Jennifer Dominguez, a kindergarten teacher in Hartford, said she felt so strongly that 4-year-olds were at a disadvantage that she held back her own son, Kobe, until he was 5; he will turn 9 on Dec. 30. “The January birthdays are so much more mature and able to handle the curriculum,” she said. “The October, November and December birthdays, they’re just learning about what school is.”

Courtney Gates-Graceson, a lawyer in East Lyme, Conn., decided to enroll her son, Sebastian, who turns 5 on Sept. 29, in a $14,000-tuition preschool rather than to start him in kindergarten. “I don’t want his academic enthusiasm to be quashed if he can’t compete with the older kids in his class,” she said.

But what about those without $14,000 to spend?

“Kids will have to wait around another year to get into school; that’s time wasted,” said Milly Arciniegas, president of the Hartford Parent Organization Council. “No thanks, that’s not the solution.”

Paul Wessel, executive director of Connecticut Parent Power, an advocacy group, called the plan “an incomplete solution to a larger problem.”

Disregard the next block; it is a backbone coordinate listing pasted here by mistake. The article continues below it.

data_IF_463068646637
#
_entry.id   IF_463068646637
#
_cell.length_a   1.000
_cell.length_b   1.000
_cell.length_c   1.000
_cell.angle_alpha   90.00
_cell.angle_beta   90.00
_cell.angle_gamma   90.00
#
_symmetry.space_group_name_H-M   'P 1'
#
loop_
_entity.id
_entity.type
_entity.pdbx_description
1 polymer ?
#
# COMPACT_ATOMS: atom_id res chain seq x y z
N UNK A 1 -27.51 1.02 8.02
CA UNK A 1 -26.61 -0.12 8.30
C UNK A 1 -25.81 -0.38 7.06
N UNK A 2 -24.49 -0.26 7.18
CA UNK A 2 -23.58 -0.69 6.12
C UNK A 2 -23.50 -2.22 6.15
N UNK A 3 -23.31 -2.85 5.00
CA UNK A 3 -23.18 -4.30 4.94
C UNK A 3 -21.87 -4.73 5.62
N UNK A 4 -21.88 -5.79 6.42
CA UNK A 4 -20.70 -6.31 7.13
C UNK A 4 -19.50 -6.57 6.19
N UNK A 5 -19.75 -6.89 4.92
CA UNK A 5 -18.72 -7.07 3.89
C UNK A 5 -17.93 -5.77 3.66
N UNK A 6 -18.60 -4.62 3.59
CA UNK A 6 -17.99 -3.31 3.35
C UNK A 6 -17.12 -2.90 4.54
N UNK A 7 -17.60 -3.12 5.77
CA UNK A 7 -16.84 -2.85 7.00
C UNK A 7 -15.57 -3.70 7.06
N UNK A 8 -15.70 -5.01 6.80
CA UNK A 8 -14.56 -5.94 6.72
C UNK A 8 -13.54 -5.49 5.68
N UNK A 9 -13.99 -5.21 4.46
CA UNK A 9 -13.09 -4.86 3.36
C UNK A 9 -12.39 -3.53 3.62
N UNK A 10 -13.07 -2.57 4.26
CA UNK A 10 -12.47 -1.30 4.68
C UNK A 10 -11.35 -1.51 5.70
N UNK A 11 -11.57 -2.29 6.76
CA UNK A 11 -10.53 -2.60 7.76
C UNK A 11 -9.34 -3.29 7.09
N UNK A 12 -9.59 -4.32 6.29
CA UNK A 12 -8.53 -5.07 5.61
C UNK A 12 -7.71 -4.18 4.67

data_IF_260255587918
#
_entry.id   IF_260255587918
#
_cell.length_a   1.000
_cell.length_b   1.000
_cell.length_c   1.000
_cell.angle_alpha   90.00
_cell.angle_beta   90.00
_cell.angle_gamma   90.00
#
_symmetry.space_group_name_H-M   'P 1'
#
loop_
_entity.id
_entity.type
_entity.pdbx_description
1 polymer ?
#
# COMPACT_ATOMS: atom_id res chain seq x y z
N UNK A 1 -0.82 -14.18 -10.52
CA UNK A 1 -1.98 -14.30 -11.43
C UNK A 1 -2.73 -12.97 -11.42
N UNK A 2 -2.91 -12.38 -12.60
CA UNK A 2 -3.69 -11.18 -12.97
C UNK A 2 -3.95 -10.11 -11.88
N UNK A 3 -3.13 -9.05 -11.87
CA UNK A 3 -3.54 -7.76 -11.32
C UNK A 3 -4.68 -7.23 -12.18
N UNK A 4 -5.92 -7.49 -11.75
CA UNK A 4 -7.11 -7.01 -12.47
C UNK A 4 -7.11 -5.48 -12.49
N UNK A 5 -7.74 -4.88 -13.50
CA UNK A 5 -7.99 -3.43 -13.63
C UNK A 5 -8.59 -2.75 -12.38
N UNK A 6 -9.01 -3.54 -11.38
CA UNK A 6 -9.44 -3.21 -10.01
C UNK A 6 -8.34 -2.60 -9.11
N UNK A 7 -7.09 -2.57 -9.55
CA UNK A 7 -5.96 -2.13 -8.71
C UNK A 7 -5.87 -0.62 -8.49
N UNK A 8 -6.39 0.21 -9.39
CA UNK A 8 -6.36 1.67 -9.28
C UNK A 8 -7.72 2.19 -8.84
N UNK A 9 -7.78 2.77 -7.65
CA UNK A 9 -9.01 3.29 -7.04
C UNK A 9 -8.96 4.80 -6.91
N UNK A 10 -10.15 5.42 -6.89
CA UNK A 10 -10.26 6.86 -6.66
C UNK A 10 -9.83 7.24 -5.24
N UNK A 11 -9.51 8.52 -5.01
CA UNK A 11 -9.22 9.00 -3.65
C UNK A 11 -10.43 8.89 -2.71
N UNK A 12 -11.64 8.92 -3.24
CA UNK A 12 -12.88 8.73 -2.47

Hartford school officials said children with late birthdays could be absorbed into the district’s free preschool programs, but other districts do not have that capacity. Connecticut education officials had called for expanding the state-financed preschool program, along with raising the kindergarten entry age, but legislators balked at the estimated $40 million cost. The program subsidizes preschool for 10,000 3- and 4-year-olds, primarily in 19 low-income areas.

Similar concerns prompted California, which voted last year to move its cutoff date to Sept. 1 from Dec. 2 one month at a time starting in 2012, to establish transitional kindergartens for children with birthdays in the fall.

Karen Gasparrini, a kindergarten teacher in Stamford, Conn., said that without a quality preschool option, “all they’ll be is older; it doesn’t mean they’re better prepared.”

In Westport, Conn., an affluent district where nearly all children attend preschool, Elliott Landon, the schools’ superintendent, said he had noticed no difference in the 70 kindergartners who were 4 when school started. “The earlier we get them, the better,” Dr. Landon said. “If they’re in need of remediation, we can do that; and if they’re in need of acceleration, we can do that, too.”

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Source: New York Times –